The yomps explained.

Today I did another 10 lap yomp around the Alexandra Park, with my backpack of bricks and weights, while, er, talking to myself. The reason I blog about this one, and not all the others, is that I hit a couple of milestones that I’ve been struggling towards today. I feel a little bit proud (it’s allowed – ego is not a dirty word) and someone asked me about the what why how.

The milestones are these – I broke the 4 hours of recording barrier (on Thursday I had done 238 minutes and 5 seconds). I broke the 20,000 words barrier.

So, context is this – I’ve been walking around Alex Park with a backpack full of weights/bricks for ages (2015?). I used to read peer-reviewed articles. The problems with that were a) my eyesight has deteriorated and I now need reading glasses for that and b) by about lap 4 or 5, you’re really not taking that much in anymore!

For ages, six laps was my (psychological) maximum, and mostly on the tarmacked path.We tell ourselves stories, and forget that we’re the authors. Self-limiting beliefs blah blah

Last year I got more into writing things to myself, but my notes weren’t always legible, (try walking over uneven ground with a heavy backpack scribbling to yourself while knackered!) and there was one occasion where I let go of notes and they were blown into a fenced off (covid restrictions) playground and were hard to retrieve (and, frankly, not worth the effort).

Last June or so I realised I could record myself talking and then run the recordings through transcription software. I had a clapped out old smart phone (which had cost me 15 dollars Australian in 2016 or so). Initially I had done short clips, but realised it was easier to go longer.

As with many ageing Australian artifacts, it became steadily more unreliable. I lost chunks, and, anyway, I always had to convert the files, which involved uploading, downloading etc…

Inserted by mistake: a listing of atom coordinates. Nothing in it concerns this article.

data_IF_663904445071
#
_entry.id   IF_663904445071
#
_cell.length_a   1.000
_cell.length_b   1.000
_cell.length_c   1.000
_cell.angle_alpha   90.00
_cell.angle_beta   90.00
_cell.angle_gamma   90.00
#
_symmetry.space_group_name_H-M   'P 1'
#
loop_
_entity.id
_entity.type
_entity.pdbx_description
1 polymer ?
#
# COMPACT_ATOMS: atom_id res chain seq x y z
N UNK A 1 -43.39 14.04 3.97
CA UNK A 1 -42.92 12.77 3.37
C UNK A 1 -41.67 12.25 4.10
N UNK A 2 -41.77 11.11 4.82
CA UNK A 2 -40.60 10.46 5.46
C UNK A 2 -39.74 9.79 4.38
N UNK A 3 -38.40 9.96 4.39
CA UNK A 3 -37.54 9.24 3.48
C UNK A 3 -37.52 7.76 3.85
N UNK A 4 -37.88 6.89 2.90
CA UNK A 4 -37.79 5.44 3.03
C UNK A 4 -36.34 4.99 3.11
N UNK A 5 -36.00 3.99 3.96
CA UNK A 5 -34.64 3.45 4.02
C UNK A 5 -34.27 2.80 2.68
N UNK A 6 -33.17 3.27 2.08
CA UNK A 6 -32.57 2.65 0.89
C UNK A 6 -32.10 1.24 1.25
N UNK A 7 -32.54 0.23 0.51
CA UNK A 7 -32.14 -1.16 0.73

Over the two months I have pushed through the old 6 lap limit.  I am now at 10 laps (a lap, btw, is just on 2k). It’s all flat, with the main determinant of extra effort being mud. If it has been raining, the whole thing takes more time and effort.  There are some stone steps. I used to do 20 flights per lap, but got out of that habit. Today, I started getting back into it – just five flights per lap though. Old man Hudson knows not to push too hard too soon…

As well as pushing the physical stamina, I have also pushed what I call the “verbal stamina”. I used to accept talking on the first few laps, and then once the tapes became mostly “oh god, I can’t go on… I must go on”, I’d hit fear I was about to kick the Becket and stop.  But I found that as my physical fitness has increased, the time at which gibberish would kick in, and the amount of gibberish, got later. So I started aiming higher – I thought that I could talk on most of the laps. On Thursday I managed it on 8 of the 10, and realised a couple of tweaks to the way I was doing it would help me a lot.

And so here we are, with what happened today.

First, I did some actual preparations about what I would talk about (If you had the misfortune to listen to (m)any of the tapes over the last two months, you’d have heard constant exhortations and imprecations to be more prepared/focussed etc.  And then you’d hear self-recriminations and bewildered head-shaking=-at-my-own-stupidity on the next tape, and then more promises…  It all got a bit (as in lot) boring and embarrassing.

So, finally, I had a laminated A4 card (which – irony – I may abandon) divided into four horizontal sections, with what I would talk about on laps 1 and 2, 3 and 4, 6 and 7, and 8 and 9.  And these were – a) thinking through some new ways of doing things – writing, exercise etc and nutting out some of the ways I sabotage myself [an hour is not enough for this!], b) academic things (figuring out which articles to push forward and try to submit) c) backcasting from end of March, June and December [backcasting is under-rated, imo] and final laps d) Climate Emergency Manchester stuff.